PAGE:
Does better productivity kill jobs?

AS in my last blog. I already asked the question, does it really will kill jobs? We all know that productivity will increase but will jobs be decreased by that fact. This article is about that.

The article asks this question and in this article the McKinsey Global Institute says no. The MGI Says that productivity comes hand in hand with job growth and that increasing productivity in crucial for jobcreation. The MGI gives three reasons why productivity and job growth can complement each other. The first one is productivity can lead to cost reduction. This will lead to lower prices and more demand of the customer, and so also need for more employees. Second the productivity growth is not always about reducing input costs but also about better quality, a higher output.   Third sustaining global competitiveness requires ongoing productivity gains. Therefore attracting and maintaining local Jobs.
I think they are right but only for the close future. Our blog is about is this function divergent or convergent not everything in between. we want to look at infinity where you can divide by 0. This article feels like its made for Americans who are afraid of the word productivity. It is true what they say but only on a land-scale. I wonder is they would do the world at ones, it will still be the same. For one because the competition is then gone.

http://business.time.com/2011/02/23/does-better-productivity-kill-jobs/

Advertisements

5 thoughts on “Does better productivity kill jobs?

  1. alexandervankerckhoven

    I think it is normal that when the productivity of a company would rise, that company would grow in total and would need more people to work with them. The question is what I think, does the quality goes down when the productivity goes up?

    Like

    Reply
    1. vignero Post author

      I think it could be both. If company’s use the lean approach chances drop that quality goes down. It’s up to the management always think at quality and second on productivity. but It’s easy to stop improving quality when it’s high and then just increase your production. but continuous improving your quality is necessary and forgotten a lot. If you have questions about that, Please visit our website http://www.qlaudit.be

      Like

      Reply
  2. gerbenpeeters3dee

    In infinity there will be no jobs left. If everything is automated and we’re “successfully” (depends on your philosophical view of success) implemented in the system, I believe we won’t really live anymore. All our problems, needs, lusts and so on can be answered by an intelligence we created. Will life feel like living then? I really don’t think so. I believe that in that situation we will be much more robot like then humanlike. But anyhow, what’s the definition of being human? If we evolve with technology we won’t feel the difference. People in 1000 years will just laugh at our current society and technology. I’m just happy to be alive right now, where we still have many problems an difficulties to tackle. It’s challenging but it makes you feel alive.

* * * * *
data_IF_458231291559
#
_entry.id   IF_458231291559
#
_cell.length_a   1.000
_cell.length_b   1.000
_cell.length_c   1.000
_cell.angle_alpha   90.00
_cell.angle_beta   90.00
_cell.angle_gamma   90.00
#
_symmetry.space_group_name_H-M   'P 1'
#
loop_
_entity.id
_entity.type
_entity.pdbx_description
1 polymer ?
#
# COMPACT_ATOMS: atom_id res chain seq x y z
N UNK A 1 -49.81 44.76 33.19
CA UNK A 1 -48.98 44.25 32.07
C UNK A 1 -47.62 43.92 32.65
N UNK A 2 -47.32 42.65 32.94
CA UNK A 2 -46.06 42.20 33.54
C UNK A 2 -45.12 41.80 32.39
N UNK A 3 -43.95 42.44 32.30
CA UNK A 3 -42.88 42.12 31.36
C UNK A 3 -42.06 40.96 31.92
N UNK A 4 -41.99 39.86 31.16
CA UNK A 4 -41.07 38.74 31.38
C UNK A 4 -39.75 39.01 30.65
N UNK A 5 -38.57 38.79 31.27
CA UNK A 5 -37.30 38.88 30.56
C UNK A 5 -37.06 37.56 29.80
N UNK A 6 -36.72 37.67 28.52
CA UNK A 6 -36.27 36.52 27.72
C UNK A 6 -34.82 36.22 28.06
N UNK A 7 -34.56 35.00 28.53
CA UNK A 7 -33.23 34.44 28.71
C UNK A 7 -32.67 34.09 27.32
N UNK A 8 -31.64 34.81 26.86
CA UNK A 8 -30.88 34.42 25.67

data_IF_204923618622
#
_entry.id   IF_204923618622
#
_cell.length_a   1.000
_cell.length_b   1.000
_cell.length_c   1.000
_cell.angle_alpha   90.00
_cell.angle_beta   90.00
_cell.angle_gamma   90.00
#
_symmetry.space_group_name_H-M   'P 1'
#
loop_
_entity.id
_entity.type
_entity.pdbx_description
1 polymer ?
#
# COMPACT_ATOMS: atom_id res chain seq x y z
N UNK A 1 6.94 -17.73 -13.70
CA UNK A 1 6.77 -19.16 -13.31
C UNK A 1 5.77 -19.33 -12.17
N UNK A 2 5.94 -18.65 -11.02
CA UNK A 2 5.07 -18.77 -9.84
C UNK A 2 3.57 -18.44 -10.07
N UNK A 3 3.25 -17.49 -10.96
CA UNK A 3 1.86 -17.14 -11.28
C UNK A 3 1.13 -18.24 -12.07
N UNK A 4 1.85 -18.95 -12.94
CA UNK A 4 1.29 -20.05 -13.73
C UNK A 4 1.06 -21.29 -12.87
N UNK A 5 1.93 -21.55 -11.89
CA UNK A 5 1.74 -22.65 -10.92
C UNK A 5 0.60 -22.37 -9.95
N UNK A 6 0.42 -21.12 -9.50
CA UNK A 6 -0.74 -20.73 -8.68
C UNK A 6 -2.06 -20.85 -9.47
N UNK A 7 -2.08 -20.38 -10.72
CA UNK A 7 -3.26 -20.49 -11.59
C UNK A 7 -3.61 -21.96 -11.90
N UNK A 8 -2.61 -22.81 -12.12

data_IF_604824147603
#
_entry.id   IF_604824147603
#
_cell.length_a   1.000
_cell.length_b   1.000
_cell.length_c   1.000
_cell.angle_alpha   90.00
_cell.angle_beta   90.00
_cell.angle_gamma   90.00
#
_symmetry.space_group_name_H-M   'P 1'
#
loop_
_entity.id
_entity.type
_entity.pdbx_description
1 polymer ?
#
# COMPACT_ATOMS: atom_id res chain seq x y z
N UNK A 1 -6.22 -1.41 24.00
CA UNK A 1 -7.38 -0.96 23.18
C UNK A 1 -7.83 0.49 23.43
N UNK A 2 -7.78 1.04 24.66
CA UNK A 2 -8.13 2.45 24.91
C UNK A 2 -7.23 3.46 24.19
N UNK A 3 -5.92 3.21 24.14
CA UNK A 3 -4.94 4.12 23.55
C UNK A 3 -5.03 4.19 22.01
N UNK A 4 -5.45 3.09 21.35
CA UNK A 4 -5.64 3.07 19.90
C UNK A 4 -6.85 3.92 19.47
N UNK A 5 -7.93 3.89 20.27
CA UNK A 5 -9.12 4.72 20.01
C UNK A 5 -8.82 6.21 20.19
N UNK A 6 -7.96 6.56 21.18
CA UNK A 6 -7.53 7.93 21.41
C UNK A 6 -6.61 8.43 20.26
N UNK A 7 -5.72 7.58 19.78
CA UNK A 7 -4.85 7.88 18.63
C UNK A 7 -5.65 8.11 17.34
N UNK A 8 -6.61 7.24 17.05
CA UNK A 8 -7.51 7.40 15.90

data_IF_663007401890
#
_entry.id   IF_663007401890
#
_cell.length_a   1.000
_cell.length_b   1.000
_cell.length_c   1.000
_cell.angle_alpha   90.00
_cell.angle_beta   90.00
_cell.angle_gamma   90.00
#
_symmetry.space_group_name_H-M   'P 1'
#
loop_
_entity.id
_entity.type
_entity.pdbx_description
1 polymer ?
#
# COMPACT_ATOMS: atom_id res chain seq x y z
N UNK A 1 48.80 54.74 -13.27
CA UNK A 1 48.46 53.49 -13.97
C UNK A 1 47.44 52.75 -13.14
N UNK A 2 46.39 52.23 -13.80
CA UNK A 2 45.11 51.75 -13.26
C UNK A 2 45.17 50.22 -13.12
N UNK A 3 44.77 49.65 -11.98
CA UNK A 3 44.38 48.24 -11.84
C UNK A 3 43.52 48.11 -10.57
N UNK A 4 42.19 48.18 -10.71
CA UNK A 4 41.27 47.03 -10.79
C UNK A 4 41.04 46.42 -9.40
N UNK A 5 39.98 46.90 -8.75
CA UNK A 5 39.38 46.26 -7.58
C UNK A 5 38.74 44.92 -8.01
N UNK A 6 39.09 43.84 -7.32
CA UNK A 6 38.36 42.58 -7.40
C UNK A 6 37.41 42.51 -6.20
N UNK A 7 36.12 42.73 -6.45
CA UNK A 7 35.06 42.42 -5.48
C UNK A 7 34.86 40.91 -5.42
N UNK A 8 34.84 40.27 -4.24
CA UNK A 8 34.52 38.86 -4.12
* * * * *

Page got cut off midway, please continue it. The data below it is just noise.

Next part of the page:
Like

    Reply
    1. vignero Post author

      Indeed, i think the question we all have to ask is, what will we do if we don’t have any challenges left? I see meditation and some sort getting popular by then. learn to think about nothing , to find inner peace without being challenged

      Like

      Reply
  3. Xiao.QIN

    I don’t think so…because this conclusion is under the condition that the demand is constant…But normally, the demand is rising along with the productivity. Ergo, the opposite conclusion is drawn here. The high productivity will lead to high demand, then lead to high profit, thus more jobs…

    Like

    Reply

Leave a Reply

Fill in your details below or click an icon to log in:

WordPress.com Logo

You are commenting using your WordPress.com account. Log Out / Change )

Twitter picture

You are commenting using your Twitter account. Log Out / Change )

Facebook photo

You are commenting using your Facebook account. Log Out / Change )

Google+ photo

You are commenting using your Google+ account. Log Out / Change )

Connecting to %s